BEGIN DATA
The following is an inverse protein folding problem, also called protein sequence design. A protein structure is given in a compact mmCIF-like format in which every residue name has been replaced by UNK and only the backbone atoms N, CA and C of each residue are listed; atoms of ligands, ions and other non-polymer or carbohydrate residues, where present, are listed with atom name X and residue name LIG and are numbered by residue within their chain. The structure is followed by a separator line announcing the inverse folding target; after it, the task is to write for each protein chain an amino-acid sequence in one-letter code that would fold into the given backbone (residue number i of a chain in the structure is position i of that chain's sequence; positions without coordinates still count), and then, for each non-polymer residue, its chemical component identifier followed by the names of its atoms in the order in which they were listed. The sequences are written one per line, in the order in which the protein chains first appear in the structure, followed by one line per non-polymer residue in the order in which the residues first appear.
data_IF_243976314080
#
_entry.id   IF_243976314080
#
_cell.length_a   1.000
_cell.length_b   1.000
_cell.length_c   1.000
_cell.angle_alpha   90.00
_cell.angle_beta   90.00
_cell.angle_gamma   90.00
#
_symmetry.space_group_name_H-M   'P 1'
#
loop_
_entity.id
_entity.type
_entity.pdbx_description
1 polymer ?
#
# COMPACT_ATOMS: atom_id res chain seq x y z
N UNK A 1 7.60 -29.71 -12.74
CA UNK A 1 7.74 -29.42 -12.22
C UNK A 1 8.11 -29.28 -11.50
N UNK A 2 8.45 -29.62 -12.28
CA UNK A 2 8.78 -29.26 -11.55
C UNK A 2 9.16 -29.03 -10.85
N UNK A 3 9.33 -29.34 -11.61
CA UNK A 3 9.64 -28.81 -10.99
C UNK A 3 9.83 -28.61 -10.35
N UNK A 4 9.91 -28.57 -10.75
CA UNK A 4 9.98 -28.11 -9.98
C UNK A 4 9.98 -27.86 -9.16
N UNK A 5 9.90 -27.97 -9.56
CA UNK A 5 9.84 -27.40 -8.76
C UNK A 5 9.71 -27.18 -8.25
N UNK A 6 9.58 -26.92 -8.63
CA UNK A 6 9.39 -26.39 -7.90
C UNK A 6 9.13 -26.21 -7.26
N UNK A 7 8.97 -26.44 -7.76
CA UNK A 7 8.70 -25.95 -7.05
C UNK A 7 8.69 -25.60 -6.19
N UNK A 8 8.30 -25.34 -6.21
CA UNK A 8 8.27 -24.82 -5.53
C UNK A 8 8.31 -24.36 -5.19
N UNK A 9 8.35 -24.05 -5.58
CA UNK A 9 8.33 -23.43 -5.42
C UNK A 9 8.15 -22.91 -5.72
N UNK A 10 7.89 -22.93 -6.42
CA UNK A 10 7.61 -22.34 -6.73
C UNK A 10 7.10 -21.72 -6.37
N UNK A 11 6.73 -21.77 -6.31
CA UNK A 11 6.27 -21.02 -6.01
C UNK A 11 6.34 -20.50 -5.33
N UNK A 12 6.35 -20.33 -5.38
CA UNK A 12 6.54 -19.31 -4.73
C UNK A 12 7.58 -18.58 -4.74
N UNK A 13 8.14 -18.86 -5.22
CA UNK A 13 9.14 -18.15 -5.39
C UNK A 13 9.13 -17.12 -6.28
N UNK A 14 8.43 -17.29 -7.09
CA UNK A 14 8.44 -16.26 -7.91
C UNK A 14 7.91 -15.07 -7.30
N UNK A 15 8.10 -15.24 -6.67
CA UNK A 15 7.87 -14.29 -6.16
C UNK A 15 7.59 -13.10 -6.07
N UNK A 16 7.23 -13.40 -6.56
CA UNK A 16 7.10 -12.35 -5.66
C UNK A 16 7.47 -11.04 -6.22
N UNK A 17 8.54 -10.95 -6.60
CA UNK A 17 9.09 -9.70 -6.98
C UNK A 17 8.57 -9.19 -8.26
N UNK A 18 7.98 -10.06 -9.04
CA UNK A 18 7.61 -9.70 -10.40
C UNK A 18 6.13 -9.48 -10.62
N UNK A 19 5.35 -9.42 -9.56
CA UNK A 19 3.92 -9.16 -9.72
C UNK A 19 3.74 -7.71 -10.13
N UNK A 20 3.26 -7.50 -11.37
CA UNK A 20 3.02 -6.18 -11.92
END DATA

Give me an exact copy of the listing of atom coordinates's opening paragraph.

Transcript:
The following is an inverse protein folding problem, also called protein sequence design. A protein structure is given in a compact mmCIF-like format in which every residue name has been replaced by UNK and only the backbone atoms N, CA and C of each residue are listed; atoms of ligands, ions and other non-polymer or carbohydrate residues, where present, are listed with atom name X and residue name LIG and are numbered by residue within their chain. The structure is followed by a separator line announcing the inverse folding target; after it, the task is to write for each protein chain an amino-acid sequence in one-letter code that would fold into the given backbone (residue number i of a chain in the structure is position i of that chain's sequence; positions without coordinates still count), and then, for each non-polymer residue, its chemical component identifier followed by the names of its atoms in the order in which they were listed. The sequences are written one per line, in the order in which the protein chains first appear in the structure, followed by one line per non-polymer residue in the order in which the residues first appear.